Lavender Flower Meaning & Spiritual Significance

lavender has long been associated with peace, relaxation, and spirituality due to its sweet floral scent and calming purple colors. This aromatic herb has a rich history intertwined with folklore, legends, and ancient traditions from around the world.

Understanding lavender’s symbolism provides insight into its enduring appeal and how it continues to be used today for both practical and ceremonial purposes.

Origins and History of Lavender

The earliest recorded use of lavender dates back to ancient Egypt, where lavender flowers were included in the mummification process. Ancient Greeks and Romans used lavender in their bathwater, believing its scent had purifying and calming properties. They introduced lavender to Europe, where it was grown in monasteries and prized for its medicinal qualities.

During the medieval era, lavender remained a popular remedy across Europe and the Middle East to treat ailments like insomnia, anxiety, depression, and female hormonal imbalances. Wealthy households valued lavender as a luxury, infusing bedsheets and clothing with its floral scent.

By the 16th century, lavender had become immensely popular and was revered for its versatile uses:

  • Treating wounds and alleviating pain
  • Repelling insects and rodents
  • Masking foul odors in sickrooms
  • Use in teas, tinctures, salves, and balms
  • Scenting soaps, perfumes, potpourris
  • Flavoring baked goods and confections

While synthetic fragrances have replaced natural lavender in some modern applications, it remains a staple ingredient in aromatherapy and natural wellness remedies.


The word lavender derives from the Latin root lavare, meaning “to wash.” This denotes its long association with cleanliness and purification rituals.

Physical Attributes and Cultivation

Lavender is a perennial flowering plant that thrives in hot, dry climates. The most common variety grown is Lavandula angustifolia. Lavender flourishes in well-drained alkaline soil and full sun exposure. If grown indoors, it requires supplemental lighting.

Lavender has fragrant grayish green needle-shaped leaves and slender purple flower spikes. Its tiny tubular purple flowers grow in whorls along the flowering stems. Lavender blooms from mid-late summer into fall, with peak flowering in July and August.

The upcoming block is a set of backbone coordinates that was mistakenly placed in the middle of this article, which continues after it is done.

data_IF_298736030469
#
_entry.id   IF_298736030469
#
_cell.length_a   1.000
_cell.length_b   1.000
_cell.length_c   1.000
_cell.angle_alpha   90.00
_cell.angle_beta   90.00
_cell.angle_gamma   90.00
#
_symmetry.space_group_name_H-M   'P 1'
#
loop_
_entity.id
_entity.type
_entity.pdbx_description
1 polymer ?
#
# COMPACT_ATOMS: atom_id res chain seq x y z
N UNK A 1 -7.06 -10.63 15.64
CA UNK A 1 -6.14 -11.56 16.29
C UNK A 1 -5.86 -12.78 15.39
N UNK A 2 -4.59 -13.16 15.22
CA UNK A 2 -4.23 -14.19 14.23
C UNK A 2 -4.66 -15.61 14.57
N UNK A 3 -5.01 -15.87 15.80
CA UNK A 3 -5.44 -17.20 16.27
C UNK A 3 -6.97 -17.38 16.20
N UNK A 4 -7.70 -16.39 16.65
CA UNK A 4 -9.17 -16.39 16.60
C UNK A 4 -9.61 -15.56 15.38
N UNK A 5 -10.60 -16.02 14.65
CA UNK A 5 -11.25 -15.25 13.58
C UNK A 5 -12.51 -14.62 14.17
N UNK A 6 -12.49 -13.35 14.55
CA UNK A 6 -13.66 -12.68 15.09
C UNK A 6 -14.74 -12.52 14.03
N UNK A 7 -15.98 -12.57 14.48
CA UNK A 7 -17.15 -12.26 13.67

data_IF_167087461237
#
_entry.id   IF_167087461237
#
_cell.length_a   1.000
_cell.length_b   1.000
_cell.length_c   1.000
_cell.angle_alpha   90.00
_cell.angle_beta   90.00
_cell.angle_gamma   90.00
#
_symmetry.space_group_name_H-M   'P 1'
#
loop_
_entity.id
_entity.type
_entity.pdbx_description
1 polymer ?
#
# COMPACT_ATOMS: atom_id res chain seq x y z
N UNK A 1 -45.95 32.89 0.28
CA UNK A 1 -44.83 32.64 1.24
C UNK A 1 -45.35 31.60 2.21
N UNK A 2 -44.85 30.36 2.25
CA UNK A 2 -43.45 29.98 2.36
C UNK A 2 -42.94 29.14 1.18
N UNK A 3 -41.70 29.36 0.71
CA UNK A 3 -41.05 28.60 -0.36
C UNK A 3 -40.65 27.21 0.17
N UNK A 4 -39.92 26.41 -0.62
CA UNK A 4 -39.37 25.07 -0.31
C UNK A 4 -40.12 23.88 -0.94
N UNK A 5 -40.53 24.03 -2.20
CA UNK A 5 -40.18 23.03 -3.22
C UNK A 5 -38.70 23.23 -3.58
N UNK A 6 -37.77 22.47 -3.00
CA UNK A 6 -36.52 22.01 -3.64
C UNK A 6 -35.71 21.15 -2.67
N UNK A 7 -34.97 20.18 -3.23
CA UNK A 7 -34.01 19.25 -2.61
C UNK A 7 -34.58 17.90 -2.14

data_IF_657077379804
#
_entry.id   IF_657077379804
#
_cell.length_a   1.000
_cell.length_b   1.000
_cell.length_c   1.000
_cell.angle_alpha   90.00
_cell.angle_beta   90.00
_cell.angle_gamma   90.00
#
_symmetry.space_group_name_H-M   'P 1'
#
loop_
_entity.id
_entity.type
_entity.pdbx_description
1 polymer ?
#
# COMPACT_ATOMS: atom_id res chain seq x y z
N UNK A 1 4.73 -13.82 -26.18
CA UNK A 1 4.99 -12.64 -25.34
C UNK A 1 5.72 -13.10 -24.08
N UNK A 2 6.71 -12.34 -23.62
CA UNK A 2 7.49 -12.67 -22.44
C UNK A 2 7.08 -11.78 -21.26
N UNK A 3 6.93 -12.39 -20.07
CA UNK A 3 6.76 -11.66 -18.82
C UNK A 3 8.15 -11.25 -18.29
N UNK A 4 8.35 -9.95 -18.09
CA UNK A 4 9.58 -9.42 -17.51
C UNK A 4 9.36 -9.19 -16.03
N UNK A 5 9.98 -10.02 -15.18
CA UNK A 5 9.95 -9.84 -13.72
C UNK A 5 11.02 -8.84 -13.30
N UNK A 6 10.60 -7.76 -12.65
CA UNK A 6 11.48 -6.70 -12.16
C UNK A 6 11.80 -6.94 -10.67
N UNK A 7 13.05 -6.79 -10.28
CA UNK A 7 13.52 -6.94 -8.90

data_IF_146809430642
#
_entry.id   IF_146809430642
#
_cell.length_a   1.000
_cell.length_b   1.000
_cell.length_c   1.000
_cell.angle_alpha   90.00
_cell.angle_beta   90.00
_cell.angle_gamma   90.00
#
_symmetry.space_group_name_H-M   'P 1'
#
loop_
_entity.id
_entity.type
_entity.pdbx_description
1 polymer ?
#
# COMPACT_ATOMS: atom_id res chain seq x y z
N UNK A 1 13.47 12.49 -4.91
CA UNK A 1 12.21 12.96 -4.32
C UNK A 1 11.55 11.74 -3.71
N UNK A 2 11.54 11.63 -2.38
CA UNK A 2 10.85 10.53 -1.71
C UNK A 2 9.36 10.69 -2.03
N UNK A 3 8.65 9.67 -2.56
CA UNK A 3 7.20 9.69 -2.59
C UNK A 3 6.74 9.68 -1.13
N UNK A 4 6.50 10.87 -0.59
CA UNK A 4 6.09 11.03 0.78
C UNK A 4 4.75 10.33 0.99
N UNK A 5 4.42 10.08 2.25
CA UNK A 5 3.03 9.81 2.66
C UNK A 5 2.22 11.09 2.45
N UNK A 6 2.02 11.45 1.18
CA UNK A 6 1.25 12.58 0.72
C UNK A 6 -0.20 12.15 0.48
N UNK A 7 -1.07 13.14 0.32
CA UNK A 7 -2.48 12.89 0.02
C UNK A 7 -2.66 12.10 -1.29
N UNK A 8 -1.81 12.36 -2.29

Only the flower buds are harvested for culinary and aromatherapy applications. They are gathered just before blooming when the essential oil concentration is highest. The flowers are then dried and the fragrant oil is extracted via steam distillation.

Therapeutic Benefits of Lavender Oil

Lavender essential oil contains the compounds linalool and linalyl acetate which impart its characteristic scent. It offers many therapeutic benefits:

  • Induces sleep and relaxation
  • Provides pain relief
  • Lowers anxiety and emotional stress
  • Improves mood and alleviates depression
  • Enhances concentration and mental clarity
  • Reduces inflammation and aids wound healing

These medicinal properties explain lavender’s enduring popularity and its associations with healing.

Symbolism of the Color Purple

The purple color of lavender flowers holds symbolic meaning:

  • Royalty – Purple has long been associated with royalty, opulence, and luxury across many ancient cultures.
  • Wisdom – Purple resonates with knowledge, intuition, creativity, and vision.
  • Mysticism – The mystical undertones of purple connect it to magic, prophecy, and spiritual ritual.
  • Devotion – Historically, purple also signified commitment, longing, and romantic passion.

Purple’s link to extravagance and its spiritual associations help explain lavender’s role in ceremonies and its connotation of preciousness.